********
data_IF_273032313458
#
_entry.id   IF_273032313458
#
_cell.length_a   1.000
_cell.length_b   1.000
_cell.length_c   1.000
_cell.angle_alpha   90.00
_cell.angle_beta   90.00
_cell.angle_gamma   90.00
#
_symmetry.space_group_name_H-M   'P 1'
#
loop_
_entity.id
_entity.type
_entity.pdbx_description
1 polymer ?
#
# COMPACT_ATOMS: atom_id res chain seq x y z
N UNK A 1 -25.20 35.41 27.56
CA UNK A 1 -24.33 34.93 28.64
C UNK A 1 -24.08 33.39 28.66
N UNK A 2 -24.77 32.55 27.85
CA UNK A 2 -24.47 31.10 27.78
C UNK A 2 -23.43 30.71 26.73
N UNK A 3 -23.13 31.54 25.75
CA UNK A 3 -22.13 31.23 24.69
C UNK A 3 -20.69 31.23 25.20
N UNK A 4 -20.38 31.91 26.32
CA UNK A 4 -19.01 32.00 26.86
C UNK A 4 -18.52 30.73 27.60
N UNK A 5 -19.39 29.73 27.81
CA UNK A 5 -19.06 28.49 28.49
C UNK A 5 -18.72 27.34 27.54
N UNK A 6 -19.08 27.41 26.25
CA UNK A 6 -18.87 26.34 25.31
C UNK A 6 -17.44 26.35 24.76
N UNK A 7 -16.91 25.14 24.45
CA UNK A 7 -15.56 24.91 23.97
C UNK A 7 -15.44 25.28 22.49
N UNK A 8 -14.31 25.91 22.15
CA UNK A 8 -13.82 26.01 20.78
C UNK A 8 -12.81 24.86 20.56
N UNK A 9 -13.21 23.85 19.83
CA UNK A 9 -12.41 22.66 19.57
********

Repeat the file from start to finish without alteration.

data_IF_273032313458
#
_entry.id   IF_273032313458
#
_cell.length_a   1.000
_cell.length_b   1.000
_cell.length_c   1.000
_cell.angle_alpha   90.00
_cell.angle_beta   90.00
_cell.angle_gamma   90.00
#
_symmetry.space_group_name_H-M   'P 1'
#
loop_
_entity.id
_entity.type
_entity.pdbx_description
1 polymer ?
#
# COMPACT_ATOMS: atom_id res chain seq x y z
N UNK A 1 -25.20 35.41 27.56
CA UNK A 1 -24.33 34.93 28.64
C UNK A 1 -24.08 33.39 28.66
N UNK A 2 -24.77 32.55 27.85
CA UNK A 2 -24.47 31.10 27.78
C UNK A 2 -23.43 30.71 26.73
N UNK A 3 -23.13 31.54 25.75
CA UNK A 3 -22.13 31.23 24.69
C UNK A 3 -20.69 31.23 25.20
N UNK A 4 -20.38 31.91 26.32
CA UNK A 4 -19.01 32.00 26.86
C UNK A 4 -18.52 30.73 27.60
N UNK A 5 -19.39 29.73 27.81
CA UNK A 5 -19.06 28.49 28.49
C UNK A 5 -18.72 27.34 27.54
N UNK A 6 -19.08 27.41 26.25
CA UNK A 6 -18.87 26.34 25.31
C UNK A 6 -17.44 26.35 24.76
N UNK A 7 -16.91 25.14 24.45
CA UNK A 7 -15.56 24.91 23.97
C UNK A 7 -15.44 25.28 22.49
N UNK A 8 -14.31 25.91 22.15
CA UNK A 8 -13.82 26.01 20.78
C UNK A 8 -12.81 24.86 20.56
N UNK A 9 -13.21 23.85 19.83
CA UNK A 9 -12.41 22.66 19.57